Hogansville council rejects bids for renovations

Published 7:20 pm Tuesday, December 5, 2017

HOGANSVILLE — The Hogansville City Council voted unanimously to reject all bids for renovations to the amphitheater and Lake Jimmy Jackson after all 10 came back well over budget.

The project is divided into three phases, with phase one coming in at an estimated cost of $559,431. The lowest bid returned was $984,500, while the highest bid was $1,395,469.26.

“Let’s get clear direction on what you want at Lake Jimmy Jackson and also the ampthitheater, refine the bid documents … and put it back out for bid and bring it back up to the council early next year,” said City Manager David Milliron during Monday night’s city council meeting.

The plan for phase one of the project is set to include restrooms, concession stands, a boat dock and kayak dock, a swimming/beach area and parking and access drives at Lake Jimmy Jackson, Milliron said.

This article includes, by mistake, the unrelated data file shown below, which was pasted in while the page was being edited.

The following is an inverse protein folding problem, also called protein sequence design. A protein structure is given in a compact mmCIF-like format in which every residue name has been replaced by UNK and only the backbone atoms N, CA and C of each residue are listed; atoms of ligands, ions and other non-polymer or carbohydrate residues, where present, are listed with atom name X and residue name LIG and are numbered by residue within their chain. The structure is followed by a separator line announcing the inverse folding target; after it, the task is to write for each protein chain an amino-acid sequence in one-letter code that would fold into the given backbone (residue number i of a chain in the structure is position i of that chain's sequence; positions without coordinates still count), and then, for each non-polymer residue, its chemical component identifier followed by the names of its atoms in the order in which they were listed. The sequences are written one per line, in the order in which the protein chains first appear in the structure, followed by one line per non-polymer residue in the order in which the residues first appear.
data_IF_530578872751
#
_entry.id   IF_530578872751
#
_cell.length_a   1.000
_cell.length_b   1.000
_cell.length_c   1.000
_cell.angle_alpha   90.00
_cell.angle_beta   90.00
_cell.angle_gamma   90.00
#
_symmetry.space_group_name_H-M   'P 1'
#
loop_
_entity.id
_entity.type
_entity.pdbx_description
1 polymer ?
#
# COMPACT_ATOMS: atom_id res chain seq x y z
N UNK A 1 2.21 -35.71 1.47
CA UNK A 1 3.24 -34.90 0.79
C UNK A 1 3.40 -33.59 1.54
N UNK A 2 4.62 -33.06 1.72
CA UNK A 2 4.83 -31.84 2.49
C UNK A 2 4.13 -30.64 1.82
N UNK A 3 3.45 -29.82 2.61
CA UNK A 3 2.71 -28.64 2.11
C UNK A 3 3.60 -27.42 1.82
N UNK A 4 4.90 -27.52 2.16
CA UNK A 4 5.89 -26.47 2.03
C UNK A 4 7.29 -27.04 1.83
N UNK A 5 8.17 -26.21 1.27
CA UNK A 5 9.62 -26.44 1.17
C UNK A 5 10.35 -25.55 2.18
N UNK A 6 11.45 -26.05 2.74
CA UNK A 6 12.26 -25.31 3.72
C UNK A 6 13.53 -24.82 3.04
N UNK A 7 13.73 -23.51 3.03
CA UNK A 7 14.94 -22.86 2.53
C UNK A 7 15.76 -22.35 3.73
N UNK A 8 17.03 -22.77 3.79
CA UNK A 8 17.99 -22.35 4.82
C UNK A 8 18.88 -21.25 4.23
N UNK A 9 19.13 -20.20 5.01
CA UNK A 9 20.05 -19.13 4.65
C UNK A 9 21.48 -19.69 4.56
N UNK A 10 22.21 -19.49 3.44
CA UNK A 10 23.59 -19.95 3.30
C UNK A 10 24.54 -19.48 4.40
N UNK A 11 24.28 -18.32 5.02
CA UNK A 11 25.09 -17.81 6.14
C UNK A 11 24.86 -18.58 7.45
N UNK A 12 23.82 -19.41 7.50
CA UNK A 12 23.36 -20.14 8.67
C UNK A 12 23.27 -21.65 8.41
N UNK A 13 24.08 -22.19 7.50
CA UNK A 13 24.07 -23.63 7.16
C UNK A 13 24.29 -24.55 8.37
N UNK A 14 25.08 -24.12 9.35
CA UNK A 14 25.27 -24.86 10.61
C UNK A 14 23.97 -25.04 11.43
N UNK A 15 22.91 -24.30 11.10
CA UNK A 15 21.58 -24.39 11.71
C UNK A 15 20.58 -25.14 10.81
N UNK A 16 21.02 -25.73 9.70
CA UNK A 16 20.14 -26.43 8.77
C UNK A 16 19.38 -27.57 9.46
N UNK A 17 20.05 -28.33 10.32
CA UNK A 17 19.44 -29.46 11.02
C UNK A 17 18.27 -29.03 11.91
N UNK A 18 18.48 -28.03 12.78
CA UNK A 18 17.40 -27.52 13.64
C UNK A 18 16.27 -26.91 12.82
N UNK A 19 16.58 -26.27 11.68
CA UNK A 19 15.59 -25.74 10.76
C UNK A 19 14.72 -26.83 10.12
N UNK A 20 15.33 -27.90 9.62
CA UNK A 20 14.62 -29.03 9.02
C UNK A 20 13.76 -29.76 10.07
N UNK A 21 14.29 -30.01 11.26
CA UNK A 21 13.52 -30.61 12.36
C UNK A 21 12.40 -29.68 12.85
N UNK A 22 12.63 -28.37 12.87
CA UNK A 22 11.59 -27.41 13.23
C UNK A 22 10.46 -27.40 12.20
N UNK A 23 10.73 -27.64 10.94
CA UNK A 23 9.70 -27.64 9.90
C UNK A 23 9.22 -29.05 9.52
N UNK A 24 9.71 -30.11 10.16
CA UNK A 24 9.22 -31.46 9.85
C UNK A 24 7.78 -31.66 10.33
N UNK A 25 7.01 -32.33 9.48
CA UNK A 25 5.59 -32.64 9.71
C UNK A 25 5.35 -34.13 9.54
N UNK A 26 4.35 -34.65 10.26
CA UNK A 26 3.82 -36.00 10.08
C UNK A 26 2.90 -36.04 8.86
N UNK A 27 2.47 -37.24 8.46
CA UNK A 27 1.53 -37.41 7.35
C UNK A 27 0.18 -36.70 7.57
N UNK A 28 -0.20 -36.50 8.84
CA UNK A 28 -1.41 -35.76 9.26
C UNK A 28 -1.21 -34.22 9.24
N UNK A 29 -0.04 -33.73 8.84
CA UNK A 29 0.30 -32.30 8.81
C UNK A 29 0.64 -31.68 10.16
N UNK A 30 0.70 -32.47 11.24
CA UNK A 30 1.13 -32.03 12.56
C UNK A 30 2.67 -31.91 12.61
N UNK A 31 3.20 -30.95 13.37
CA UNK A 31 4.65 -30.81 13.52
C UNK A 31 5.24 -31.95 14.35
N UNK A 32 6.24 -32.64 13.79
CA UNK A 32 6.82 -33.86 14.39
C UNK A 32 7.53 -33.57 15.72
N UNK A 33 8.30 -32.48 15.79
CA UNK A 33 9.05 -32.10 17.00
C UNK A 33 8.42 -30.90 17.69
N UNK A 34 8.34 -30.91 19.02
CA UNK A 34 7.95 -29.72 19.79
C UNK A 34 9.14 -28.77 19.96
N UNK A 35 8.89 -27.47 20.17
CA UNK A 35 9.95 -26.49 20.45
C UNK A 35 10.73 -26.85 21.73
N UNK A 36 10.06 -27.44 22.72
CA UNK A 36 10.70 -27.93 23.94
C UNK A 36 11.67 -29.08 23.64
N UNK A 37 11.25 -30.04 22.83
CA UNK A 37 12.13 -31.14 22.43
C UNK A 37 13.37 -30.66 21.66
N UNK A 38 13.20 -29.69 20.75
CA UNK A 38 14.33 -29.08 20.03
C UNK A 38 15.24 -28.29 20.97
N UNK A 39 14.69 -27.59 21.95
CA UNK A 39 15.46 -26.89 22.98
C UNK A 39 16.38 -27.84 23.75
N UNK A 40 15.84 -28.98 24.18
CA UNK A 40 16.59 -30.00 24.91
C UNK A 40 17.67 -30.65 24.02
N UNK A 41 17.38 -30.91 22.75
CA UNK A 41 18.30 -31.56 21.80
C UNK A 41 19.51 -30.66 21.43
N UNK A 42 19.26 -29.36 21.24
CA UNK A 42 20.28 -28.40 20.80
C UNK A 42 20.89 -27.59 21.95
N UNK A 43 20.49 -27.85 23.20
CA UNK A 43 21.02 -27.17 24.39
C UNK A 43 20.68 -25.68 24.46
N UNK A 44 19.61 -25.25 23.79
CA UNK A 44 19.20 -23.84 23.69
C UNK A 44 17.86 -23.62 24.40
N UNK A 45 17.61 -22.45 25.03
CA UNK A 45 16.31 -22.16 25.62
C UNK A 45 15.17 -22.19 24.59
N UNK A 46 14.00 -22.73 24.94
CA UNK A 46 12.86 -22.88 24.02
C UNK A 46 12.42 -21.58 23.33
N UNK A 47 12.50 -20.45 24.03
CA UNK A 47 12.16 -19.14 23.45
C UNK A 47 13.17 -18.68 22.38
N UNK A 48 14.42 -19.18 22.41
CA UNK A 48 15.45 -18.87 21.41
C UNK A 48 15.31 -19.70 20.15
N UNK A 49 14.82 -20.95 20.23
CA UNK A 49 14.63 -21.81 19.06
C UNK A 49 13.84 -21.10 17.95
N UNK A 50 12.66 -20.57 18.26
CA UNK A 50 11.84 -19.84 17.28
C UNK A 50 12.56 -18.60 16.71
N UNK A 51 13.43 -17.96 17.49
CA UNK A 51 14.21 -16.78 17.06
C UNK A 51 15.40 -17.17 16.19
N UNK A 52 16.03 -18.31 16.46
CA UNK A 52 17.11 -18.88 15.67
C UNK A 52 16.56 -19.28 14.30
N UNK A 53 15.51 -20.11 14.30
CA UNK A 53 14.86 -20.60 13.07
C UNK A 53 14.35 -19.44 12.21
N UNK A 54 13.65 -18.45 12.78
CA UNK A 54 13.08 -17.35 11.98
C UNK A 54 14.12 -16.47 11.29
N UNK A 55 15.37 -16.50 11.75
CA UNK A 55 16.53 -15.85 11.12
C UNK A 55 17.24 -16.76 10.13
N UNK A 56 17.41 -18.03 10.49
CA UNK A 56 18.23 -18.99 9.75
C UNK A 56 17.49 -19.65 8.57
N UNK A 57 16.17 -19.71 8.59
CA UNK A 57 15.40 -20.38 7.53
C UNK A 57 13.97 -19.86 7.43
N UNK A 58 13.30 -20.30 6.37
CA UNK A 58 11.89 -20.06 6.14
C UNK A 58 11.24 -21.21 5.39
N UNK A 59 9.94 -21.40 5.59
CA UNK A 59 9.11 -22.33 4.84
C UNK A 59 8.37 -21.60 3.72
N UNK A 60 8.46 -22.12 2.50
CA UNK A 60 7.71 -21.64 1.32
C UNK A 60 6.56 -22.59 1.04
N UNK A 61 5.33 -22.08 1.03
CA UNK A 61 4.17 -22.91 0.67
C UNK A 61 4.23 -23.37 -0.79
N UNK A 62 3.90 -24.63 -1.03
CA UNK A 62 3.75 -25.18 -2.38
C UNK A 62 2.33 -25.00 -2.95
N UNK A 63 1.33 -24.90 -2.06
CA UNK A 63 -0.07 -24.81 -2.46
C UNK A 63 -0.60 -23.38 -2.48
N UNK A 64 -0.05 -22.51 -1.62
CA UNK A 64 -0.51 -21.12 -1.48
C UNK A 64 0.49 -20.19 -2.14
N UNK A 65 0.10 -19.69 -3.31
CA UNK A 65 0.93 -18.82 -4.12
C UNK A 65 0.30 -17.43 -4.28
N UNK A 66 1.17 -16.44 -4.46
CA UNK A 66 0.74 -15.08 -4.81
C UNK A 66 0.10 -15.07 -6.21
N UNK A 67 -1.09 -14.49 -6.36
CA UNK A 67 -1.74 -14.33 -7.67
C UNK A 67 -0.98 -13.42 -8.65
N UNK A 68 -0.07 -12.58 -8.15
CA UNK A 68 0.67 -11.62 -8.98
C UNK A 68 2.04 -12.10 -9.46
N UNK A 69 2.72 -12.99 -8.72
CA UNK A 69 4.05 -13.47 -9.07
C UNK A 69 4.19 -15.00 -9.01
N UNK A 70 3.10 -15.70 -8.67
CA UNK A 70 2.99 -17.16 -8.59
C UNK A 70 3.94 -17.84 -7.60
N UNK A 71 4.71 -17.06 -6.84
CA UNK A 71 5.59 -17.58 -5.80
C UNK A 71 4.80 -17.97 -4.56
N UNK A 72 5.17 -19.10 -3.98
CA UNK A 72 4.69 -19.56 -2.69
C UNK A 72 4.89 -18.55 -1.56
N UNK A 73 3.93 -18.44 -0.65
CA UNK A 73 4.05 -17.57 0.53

Milliron was not part of the original planning for this project as he just started in his position as city manager in September 2017.

A possible addition to the Tower Trail was also factored into bids. The lowest bid for that project was $45,000 and the highest was $90,000.

“When you budget about half a million and the bids are coming in closer to a million, you’re more than a football field apart,” Milliron said.

The bathrooms and concession stand, which included several pieces of expensive equipment, were the biggest costs of phase one.

Milliron told the council that was money he didn’t think the city would ever recoup.

“You would never recover that kind of investment, so when you are looking carefully at where you want to put your recreational SPLOST dollars, I’m just not sure the council thinks $60,000 worth of equipment [is worth it] where they could track down a food truck, or a lot of vendors just roll up and set up camp. Caterers do the same thing,” he said.

The estimated cost of the total project — including all three phases — was over $1.6 million, but that estimate was created in 2016.  The cost is likely to have increased now.

“We aren’t changing the vision of the project,” Milliron said.  “We aren’t slowing down the project. What we are going to do is redesign, most likely the restrooms, and I think in doing so we will get much better bids that are narrower in scope and more in line with our overall budget.”